Our Favorite Plant-Based Meats, Ranked
Just because they're made from plants doesn't mean they aren't juicy.
We'll admit feeling a little bad for vegans and vegetarians. They endure constant needling from carnivores about whether they eat bacon, whether they like real meat, and why they made such life decisions. But you never hear vegetarians asking carnivores whether they've tried fake meat substitutes. "What about vegan bacon, you like that, right?" is a question that more or less never leaves a vegetarian's mouth. In an effort to understand and gain empathy for the vegetarian's plight, we bought a sampling of the most beloved fake meats, served them up for ourselves, and ranked them all. We sampled each major "meat" and opted for the most basic options of each type; in other words, there are no complex entrees or burritos here. This is how they stacked up.
If you're a hot dog snob, these guys probably won't gonna do it for you. We found that almost every brand of veggie hot dog shares the same taste, but it's good to know that Lightlife recently removed carrageenan from their dogs, resulting in a much healthier, plant-based option.
These plant-based numbers lack the necessary flavor to really make a sandwich sing, let alone be a tasty snack on their own.
These vegan slices have the look, feel, and some of the flavor of America's favorite deli-meat punchline, though there's an overarching blandness that hurts this curiosity in the end. Where is the salt, the deep savoriness, the kind-of-gross-yet-appealing qualities?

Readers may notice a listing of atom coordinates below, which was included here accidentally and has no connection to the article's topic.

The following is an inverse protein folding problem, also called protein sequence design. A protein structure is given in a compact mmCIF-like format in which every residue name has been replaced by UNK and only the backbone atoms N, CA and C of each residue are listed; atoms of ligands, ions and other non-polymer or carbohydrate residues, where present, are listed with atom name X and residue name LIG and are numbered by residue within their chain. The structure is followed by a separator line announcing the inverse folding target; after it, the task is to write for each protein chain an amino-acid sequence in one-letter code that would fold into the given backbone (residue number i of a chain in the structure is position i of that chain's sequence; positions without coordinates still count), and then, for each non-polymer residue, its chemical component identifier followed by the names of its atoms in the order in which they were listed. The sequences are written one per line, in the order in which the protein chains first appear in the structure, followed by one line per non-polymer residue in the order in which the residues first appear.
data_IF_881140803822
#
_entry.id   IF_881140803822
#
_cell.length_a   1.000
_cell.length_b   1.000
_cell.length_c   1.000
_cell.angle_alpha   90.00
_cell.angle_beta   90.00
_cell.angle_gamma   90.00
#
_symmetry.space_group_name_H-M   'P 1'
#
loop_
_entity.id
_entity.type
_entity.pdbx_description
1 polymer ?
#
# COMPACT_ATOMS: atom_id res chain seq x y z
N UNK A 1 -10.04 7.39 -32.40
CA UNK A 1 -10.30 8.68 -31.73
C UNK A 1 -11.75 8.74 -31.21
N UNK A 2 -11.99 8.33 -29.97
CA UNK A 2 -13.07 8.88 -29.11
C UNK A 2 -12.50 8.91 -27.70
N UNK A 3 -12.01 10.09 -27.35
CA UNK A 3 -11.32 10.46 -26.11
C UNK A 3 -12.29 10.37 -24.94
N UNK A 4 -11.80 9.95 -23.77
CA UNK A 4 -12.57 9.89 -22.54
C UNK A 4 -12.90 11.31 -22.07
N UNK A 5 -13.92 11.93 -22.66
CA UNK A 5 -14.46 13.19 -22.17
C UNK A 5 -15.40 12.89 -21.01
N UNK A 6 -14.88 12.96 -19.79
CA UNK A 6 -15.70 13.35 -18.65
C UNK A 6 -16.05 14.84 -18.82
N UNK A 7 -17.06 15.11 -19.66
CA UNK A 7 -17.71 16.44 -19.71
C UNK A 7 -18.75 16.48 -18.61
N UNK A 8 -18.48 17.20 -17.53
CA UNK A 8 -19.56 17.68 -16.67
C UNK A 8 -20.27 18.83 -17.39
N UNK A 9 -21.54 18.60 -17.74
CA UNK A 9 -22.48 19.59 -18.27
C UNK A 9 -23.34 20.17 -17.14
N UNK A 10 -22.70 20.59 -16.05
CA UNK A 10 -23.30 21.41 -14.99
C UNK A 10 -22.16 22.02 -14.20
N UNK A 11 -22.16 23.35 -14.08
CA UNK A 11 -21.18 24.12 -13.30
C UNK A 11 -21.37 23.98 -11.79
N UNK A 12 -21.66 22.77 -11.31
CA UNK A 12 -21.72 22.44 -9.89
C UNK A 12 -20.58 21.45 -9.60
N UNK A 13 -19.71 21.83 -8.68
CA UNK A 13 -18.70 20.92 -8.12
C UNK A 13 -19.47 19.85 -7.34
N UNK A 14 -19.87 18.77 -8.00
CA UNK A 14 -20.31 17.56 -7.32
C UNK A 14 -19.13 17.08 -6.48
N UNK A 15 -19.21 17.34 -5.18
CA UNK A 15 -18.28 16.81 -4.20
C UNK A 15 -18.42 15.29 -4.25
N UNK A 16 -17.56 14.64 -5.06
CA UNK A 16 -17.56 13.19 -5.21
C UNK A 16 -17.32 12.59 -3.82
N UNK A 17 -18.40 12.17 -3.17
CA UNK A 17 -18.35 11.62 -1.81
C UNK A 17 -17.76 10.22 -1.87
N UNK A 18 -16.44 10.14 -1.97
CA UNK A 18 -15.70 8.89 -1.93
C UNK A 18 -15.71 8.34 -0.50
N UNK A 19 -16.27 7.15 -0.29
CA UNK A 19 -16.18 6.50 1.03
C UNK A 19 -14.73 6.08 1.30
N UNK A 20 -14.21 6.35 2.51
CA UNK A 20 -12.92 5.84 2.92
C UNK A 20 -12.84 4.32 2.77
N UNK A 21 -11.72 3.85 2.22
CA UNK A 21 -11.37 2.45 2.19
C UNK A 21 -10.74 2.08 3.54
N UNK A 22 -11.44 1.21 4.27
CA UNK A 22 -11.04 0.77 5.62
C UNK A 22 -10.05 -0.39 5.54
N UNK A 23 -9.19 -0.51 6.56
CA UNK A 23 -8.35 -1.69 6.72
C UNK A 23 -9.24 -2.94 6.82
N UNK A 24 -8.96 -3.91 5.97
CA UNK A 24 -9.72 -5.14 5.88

The pieces are slightly sweet, a little smoky, and actually pretty good, in a generic jerky sort of way. But they also dissolve into strands as you chew. The flavor is right but the texture is wrong; I guess you can't win them all.
So, the tube makes this product, helpfully subtitled "meatless soy chorizo," look more like sausage than it really is. The casing, you see, is plastic, and the meat gets squeezed out of it like spicy toothpaste, then drops into the pan like a goopy mass of semi-coagulated meat jelly. It's more like ground chorizo than chorizo in sausage form, but that's fine! It tastes OK, like a goopier version of Taco Bell meat, only way spicier. If this made its way into a bag of Doritos, we would be very unlikely to complain. If you're looking for vegetarian-friendly chorizo for scrambled eggs or chilaquiles, this is your best bet.
The flavor in these meatless breakfast items is surprisingly robust. The mushrooms add a nice little meatiness, and there's a lot of interesting depth here. Make no mistake, though: This tastes nothing like sausage, and more like a drier, Thanksgiving stuffing.
Billed as "smoked veggie bacon with a crispy bite," these strips taste closer to the real deal than other similar products, thanks to its smokiness and saltiness. And they are, in fact, crispy, even if we suspect that mostly because they're as thin as card stock. Still, on balance, these taste more like real bacon than any other approximation we've had.
The texture of these oxymoronic orbs is very dense and dry, with none of the spring or juice that defines great meatballs. But their flavor is oddly right and we're surprised to say, they're pretty damn delicious. Simmer them in a nice red sauce and toss them into a hoagie bun, and you're not about to fool anyone, but you're not going to make them upset either. It'd also work well with spaghetti or a generous pour of gravy. This should be your meatless meatball of choice.